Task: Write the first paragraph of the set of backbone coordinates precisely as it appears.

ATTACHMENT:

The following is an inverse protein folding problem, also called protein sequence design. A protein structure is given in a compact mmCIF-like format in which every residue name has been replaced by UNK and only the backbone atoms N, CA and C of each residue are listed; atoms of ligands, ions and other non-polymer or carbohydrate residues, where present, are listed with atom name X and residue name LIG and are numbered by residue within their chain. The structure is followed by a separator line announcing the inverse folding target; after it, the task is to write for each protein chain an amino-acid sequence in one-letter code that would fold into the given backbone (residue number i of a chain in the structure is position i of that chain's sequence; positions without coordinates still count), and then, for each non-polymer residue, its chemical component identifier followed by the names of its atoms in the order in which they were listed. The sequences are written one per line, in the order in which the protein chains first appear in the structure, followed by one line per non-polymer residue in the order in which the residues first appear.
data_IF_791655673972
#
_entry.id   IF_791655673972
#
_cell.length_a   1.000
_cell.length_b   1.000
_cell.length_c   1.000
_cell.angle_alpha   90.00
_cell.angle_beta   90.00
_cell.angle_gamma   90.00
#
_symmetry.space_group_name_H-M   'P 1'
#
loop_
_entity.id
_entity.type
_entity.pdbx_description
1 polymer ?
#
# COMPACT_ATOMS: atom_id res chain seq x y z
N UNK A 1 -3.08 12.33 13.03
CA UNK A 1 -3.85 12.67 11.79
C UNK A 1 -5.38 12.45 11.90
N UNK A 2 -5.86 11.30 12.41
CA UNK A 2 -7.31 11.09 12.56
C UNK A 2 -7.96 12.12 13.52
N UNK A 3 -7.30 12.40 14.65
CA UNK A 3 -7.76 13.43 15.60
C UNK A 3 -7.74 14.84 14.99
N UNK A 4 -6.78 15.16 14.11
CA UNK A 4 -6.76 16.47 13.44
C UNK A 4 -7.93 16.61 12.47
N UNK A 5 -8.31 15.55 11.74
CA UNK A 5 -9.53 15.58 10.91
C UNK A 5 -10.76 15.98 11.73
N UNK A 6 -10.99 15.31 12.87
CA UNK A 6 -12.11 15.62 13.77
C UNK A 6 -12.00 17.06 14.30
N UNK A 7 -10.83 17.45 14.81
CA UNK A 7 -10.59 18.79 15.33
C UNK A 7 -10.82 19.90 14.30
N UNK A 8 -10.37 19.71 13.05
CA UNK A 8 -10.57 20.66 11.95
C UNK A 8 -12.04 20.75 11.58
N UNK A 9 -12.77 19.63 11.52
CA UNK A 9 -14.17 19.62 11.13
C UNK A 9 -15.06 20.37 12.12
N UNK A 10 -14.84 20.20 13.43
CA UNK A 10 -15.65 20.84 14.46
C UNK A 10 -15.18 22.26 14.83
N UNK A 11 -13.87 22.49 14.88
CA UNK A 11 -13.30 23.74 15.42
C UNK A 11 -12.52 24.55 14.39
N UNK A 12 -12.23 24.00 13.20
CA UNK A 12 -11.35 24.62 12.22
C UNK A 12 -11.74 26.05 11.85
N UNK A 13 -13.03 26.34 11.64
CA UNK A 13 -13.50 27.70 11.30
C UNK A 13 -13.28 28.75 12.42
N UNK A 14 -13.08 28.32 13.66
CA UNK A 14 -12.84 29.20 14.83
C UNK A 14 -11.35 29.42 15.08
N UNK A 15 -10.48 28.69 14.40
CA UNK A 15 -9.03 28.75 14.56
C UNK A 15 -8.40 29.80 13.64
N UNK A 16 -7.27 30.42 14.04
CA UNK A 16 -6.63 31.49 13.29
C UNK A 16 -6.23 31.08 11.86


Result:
The following is an inverse protein folding problem, also called protein sequence design. A protein structure is given in a compact mmCIF-like format in which every residue name has been replaced by UNK and only the backbone atoms N, CA and C of each residue are listed; atoms of ligands, ions and other non-polymer or carbohydrate residues, where present, are listed with atom name X and residue name LIG and are numbered by residue within their chain. The structure is followed by a separator line announcing the inverse folding target; after it, the task is to write for each protein chain an amino-acid sequence in one-letter code that would fold into the given backbone (residue number i of a chain in the structure is position i of that chain's sequence; positions without coordinates still count), and then, for each non-polymer residue, its chemical component identifier followed by the names of its atoms in the order in which they were listed. The sequences are written one per line, in the order in which the protein chains first appear in the structure, followed by one line per non-polymer residue in the order in which the residues first appear.